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Learning Before Lunch

Rediscovering the Legacy of New Orleans’ Free People of Color


Kim Coleman

Curatorial Manager and Education Specialist at the McKenna Museums (The McKenna Museum of African American Art & Le Musee de f.p.c.)

February 13th

Room 407 Earl K Long Library, UNO

Registration and coffee with our speaker 9:30

Lecture will end at 11:00

Free people of color, often abbreviated f.p.c., is the term used to refer to Blacks who were born free or manumitted prior to the Civil War. Also referred to as gens de couleur libres, their presence in New Orleans is recorded as early as 1722. Although there were enclaves of free people of color who numbered well over a quarter million residing throughout the United States during the antebellum period, New Orleans and south Louisiana were home to one of the oldest and largest populations of such. On the eve of the Civil War, in New Orleans alone, there resided 18,000 who owned and paid taxes on $15 million of property. (Links to more information on the McKenna museums: https://www.facebook.com/MckennaMuseum/; https://www.facebook.com/LeMuseedefpc/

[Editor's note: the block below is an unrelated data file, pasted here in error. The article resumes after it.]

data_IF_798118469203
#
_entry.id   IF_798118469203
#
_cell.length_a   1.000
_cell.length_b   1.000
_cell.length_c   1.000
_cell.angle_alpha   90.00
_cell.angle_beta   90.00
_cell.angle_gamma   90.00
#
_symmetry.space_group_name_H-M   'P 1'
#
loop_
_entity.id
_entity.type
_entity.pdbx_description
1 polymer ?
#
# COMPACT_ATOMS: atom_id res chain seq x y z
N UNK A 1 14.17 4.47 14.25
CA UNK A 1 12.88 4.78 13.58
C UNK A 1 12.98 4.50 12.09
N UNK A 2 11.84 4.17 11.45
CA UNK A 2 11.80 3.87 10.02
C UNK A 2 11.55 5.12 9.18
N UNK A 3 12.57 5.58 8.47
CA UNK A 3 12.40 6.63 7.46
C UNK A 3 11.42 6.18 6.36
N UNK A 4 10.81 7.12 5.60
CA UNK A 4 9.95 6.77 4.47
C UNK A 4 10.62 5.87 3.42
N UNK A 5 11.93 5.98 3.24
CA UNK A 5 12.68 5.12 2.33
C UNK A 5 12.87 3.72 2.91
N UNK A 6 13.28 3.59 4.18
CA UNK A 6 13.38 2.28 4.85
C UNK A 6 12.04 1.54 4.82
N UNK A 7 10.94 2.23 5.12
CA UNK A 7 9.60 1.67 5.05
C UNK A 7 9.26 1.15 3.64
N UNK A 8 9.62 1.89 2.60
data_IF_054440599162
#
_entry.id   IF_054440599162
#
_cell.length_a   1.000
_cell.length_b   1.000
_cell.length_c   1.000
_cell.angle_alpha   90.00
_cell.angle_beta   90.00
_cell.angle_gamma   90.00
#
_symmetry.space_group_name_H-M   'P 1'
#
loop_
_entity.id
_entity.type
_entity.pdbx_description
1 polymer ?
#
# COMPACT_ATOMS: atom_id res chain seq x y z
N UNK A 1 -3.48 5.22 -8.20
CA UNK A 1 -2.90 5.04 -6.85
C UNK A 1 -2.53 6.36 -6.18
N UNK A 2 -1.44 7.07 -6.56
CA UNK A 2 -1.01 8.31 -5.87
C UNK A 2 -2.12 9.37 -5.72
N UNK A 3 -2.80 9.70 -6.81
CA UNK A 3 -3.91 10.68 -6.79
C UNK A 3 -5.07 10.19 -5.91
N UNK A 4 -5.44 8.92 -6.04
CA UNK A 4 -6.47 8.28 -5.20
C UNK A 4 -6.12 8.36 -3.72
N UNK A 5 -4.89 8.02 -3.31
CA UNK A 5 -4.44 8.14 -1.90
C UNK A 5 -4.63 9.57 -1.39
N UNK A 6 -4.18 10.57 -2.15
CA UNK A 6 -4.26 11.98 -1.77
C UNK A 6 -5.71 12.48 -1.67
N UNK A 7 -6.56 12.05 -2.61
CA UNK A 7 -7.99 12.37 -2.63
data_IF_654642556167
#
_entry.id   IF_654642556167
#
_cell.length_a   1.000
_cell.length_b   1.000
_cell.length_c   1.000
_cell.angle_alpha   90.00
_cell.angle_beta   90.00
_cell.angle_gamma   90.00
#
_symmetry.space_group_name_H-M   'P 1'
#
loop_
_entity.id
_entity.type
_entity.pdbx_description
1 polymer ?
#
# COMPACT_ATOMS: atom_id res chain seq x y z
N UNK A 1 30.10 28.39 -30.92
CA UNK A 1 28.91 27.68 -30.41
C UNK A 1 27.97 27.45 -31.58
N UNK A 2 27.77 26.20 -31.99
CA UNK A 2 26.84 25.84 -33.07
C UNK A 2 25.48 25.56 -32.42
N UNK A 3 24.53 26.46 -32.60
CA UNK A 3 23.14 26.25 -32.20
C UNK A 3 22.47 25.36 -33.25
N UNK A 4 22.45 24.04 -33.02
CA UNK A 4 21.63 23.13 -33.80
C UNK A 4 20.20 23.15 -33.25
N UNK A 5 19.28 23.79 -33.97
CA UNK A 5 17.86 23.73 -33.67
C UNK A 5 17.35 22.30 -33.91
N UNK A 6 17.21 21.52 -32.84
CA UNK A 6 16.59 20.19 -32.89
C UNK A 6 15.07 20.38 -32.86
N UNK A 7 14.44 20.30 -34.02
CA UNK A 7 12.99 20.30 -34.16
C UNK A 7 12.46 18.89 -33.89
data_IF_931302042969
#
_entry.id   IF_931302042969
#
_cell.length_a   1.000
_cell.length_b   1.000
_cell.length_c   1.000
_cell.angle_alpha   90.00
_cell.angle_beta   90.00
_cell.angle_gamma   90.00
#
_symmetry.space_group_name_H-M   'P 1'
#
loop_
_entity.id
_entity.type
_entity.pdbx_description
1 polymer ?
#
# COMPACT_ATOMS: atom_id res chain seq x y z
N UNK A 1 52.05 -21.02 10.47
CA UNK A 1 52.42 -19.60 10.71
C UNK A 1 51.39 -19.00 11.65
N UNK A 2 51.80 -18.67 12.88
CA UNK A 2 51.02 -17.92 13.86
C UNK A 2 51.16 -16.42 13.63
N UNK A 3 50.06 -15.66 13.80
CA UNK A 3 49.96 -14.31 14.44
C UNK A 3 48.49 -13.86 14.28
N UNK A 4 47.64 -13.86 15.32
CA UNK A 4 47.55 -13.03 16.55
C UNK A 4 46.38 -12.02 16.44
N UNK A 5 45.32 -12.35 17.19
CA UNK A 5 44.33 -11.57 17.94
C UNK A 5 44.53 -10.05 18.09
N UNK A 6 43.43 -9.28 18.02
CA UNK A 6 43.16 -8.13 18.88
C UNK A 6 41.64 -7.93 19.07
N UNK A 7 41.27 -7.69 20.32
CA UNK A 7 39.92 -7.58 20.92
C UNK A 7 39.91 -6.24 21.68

Thursday, February 13, 2020
9:00am - 11:00am
Time Zone:
Central Time - US & Canada (change)
Dougie Hitt Conference Room, Library 407
  Dougie Hitt Conference Room (Library 407)  

Event Organizer

Norma Mukherjee